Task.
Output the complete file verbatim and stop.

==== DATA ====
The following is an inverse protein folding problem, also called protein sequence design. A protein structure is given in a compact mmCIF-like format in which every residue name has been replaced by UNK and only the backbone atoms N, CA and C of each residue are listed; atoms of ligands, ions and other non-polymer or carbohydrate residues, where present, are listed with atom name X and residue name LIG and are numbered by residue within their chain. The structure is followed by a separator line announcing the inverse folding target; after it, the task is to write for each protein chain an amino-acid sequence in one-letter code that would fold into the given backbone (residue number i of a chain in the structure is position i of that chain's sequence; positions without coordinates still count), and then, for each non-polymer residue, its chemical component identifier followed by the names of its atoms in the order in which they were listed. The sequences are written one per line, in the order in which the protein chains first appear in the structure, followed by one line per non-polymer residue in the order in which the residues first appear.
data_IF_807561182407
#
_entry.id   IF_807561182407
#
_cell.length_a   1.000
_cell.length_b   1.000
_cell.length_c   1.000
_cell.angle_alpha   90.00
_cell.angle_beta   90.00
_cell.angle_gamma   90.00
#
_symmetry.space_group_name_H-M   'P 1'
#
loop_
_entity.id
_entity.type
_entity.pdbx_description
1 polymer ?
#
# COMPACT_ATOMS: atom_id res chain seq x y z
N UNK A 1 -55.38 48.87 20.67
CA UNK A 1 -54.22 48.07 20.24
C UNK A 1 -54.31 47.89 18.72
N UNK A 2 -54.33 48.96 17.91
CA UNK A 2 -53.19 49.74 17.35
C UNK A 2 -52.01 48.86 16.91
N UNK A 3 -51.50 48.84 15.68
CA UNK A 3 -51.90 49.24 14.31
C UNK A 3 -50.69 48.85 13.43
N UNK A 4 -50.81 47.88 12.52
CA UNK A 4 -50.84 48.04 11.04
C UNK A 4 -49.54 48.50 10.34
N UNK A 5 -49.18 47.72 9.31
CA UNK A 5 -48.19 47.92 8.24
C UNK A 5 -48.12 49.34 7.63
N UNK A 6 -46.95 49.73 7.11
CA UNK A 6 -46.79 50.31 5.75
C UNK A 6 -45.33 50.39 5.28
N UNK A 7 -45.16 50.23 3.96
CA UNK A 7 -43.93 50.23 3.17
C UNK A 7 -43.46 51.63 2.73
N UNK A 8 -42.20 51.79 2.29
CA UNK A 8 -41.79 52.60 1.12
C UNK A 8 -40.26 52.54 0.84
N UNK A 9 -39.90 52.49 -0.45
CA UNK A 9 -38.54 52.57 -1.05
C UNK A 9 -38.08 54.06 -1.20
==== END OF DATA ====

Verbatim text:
The following is an inverse protein folding problem, also called protein sequence design. A protein structure is given in a compact mmCIF-like format in which every residue name has been replaced by UNK and only the backbone atoms N, CA and C of each residue are listed; atoms of ligands, ions and other non-polymer or carbohydrate residues, where present, are listed with atom name X and residue name LIG and are numbered by residue within their chain. The structure is followed by a separator line announcing the inverse folding target; after it, the task is to write for each protein chain an amino-acid sequence in one-letter code that would fold into the given backbone (residue number i of a chain in the structure is position i of that chain's sequence; positions without coordinates still count), and then, for each non-polymer residue, its chemical component identifier followed by the names of its atoms in the order in which they were listed. The sequences are written one per line, in the order in which the protein chains first appear in the structure, followed by one line per non-polymer residue in the order in which the residues first appear.
data_IF_807561182407
#
_entry.id   IF_807561182407
#
_cell.length_a   1.000
_cell.length_b   1.000
_cell.length_c   1.000
_cell.angle_alpha   90.00
_cell.angle_beta   90.00
_cell.angle_gamma   90.00
#
_symmetry.space_group_name_H-M   'P 1'
#
loop_
_entity.id
_entity.type
_entity.pdbx_description
1 polymer ?
#
# COMPACT_ATOMS: atom_id res chain seq x y z
N UNK A 1 -55.38 48.87 20.67
CA UNK A 1 -54.22 48.07 20.24
C UNK A 1 -54.31 47.89 18.72
N UNK A 2 -54.33 48.96 17.91
CA UNK A 2 -53.19 49.74 17.35
C UNK A 2 -52.01 48.86 16.91
N UNK A 3 -51.50 48.84 15.68
CA UNK A 3 -51.90 49.24 14.31
C UNK A 3 -50.69 48.85 13.43
N UNK A 4 -50.81 47.88 12.52
CA UNK A 4 -50.84 48.04 11.04
C UNK A 4 -49.54 48.50 10.34
N UNK A 5 -49.18 47.72 9.31
CA UNK A 5 -48.19 47.92 8.24
C UNK A 5 -48.12 49.34 7.63
N UNK A 6 -46.95 49.73 7.11
CA UNK A 6 -46.79 50.31 5.75
C UNK A 6 -45.33 50.39 5.28
N UNK A 7 -45.16 50.23 3.96
CA UNK A 7 -43.93 50.23 3.17
C UNK A 7 -43.46 51.63 2.73
N UNK A 8 -42.20 51.79 2.29
CA UNK A 8 -41.79 52.60 1.12
C UNK A 8 -40.26 52.54 0.84
N UNK A 9 -39.90 52.49 -0.45
CA UNK A 9 -38.54 52.57 -1.05
C UNK A 9 -38.08 54.06 -1.20